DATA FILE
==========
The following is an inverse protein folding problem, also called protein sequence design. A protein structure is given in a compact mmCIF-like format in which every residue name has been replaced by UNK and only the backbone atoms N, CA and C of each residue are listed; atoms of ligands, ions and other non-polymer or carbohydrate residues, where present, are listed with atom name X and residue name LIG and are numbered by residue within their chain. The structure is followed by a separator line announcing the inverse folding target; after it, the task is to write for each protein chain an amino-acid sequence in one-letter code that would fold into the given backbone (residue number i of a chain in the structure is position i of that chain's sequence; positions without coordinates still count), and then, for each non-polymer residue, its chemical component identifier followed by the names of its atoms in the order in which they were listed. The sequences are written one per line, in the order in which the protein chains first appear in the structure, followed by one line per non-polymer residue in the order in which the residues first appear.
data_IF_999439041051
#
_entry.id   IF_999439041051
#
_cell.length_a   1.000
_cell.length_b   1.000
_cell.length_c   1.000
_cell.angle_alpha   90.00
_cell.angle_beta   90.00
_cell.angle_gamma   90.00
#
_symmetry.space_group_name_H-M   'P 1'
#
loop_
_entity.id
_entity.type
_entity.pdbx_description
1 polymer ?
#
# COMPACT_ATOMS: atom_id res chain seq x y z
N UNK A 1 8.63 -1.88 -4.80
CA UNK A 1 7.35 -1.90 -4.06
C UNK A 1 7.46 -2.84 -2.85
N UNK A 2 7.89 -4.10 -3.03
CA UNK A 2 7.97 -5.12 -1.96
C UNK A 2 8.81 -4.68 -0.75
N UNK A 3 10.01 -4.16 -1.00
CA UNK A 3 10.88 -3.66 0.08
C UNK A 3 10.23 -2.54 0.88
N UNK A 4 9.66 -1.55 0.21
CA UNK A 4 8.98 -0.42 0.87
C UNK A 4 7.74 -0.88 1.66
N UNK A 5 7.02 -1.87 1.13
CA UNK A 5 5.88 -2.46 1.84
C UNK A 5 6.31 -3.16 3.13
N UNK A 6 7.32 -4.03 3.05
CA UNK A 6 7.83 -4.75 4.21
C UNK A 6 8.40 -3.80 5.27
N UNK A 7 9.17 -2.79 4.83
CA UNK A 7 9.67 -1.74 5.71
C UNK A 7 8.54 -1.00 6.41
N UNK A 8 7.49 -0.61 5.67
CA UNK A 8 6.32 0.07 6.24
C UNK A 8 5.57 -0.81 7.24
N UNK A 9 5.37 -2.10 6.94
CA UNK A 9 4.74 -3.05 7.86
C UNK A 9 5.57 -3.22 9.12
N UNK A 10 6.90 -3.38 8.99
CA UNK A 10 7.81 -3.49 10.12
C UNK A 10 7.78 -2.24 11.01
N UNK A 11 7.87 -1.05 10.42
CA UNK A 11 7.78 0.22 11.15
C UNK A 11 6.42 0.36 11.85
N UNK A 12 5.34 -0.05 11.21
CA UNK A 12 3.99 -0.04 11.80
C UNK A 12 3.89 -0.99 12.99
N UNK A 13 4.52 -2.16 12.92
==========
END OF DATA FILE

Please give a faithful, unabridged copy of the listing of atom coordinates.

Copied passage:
The following is an inverse protein folding problem, also called protein sequence design. A protein structure is given in a compact mmCIF-like format in which every residue name has been replaced by UNK and only the backbone atoms N, CA and C of each residue are listed; atoms of ligands, ions and other non-polymer or carbohydrate residues, where present, are listed with atom name X and residue name LIG and are numbered by residue within their chain. The structure is followed by a separator line announcing the inverse folding target; after it, the task is to write for each protein chain an amino-acid sequence in one-letter code that would fold into the given backbone (residue number i of a chain in the structure is position i of that chain's sequence; positions without coordinates still count), and then, for each non-polymer residue, its chemical component identifier followed by the names of its atoms in the order in which they were listed. The sequences are written one per line, in the order in which the protein chains first appear in the structure, followed by one line per non-polymer residue in the order in which the residues first appear.
data_IF_999439041051
#
_entry.id   IF_999439041051
#
_cell.length_a   1.000
_cell.length_b   1.000
_cell.length_c   1.000
_cell.angle_alpha   90.00
_cell.angle_beta   90.00
_cell.angle_gamma   90.00
#
_symmetry.space_group_name_H-M   'P 1'
#
loop_
_entity.id
_entity.type
_entity.pdbx_description
1 polymer ?
#
# COMPACT_ATOMS: atom_id res chain seq x y z
N UNK A 1 8.63 -1.88 -4.80
CA UNK A 1 7.35 -1.90 -4.06
C UNK A 1 7.46 -2.84 -2.85
N UNK A 2 7.89 -4.10 -3.03
CA UNK A 2 7.97 -5.12 -1.96
C UNK A 2 8.81 -4.68 -0.75
N UNK A 3 10.01 -4.16 -1.00
CA UNK A 3 10.88 -3.66 0.08
C UNK A 3 10.23 -2.54 0.88
N UNK A 4 9.66 -1.55 0.21
CA UNK A 4 8.98 -0.42 0.87
C UNK A 4 7.74 -0.88 1.66
N UNK A 5 7.02 -1.87 1.13
CA UNK A 5 5.88 -2.46 1.84
C UNK A 5 6.31 -3.16 3.13
N UNK A 6 7.32 -4.03 3.05
CA UNK A 6 7.83 -4.75 4.21
C UNK A 6 8.40 -3.80 5.27
N UNK A 7 9.17 -2.79 4.83
CA UNK A 7 9.67 -1.74 5.71
C UNK A 7 8.54 -1.00 6.41
N UNK A 8 7.49 -0.61 5.67
CA UNK A 8 6.32 0.07 6.24
C UNK A 8 5.57 -0.81 7.24
N UNK A 9 5.37 -2.10 6.94
CA UNK A 9 4.74 -3.05 7.86
C UNK A 9 5.57 -3.22 9.12
N UNK A 10 6.90 -3.38 8.99
CA UNK A 10 7.81 -3.49 10.12
C UNK A 10 7.78 -2.24 11.01
N UNK A 11 7.87 -1.05 10.42
CA UNK A 11 7.78 0.22 11.15
C UNK A 11 6.42 0.36 11.85
N UNK A 12 5.34 -0.05 11.21
CA UNK A 12 3.99 -0.04 11.80
C UNK A 12 3.89 -0.99 12.99
N UNK A 13 4.52 -2.16 12.92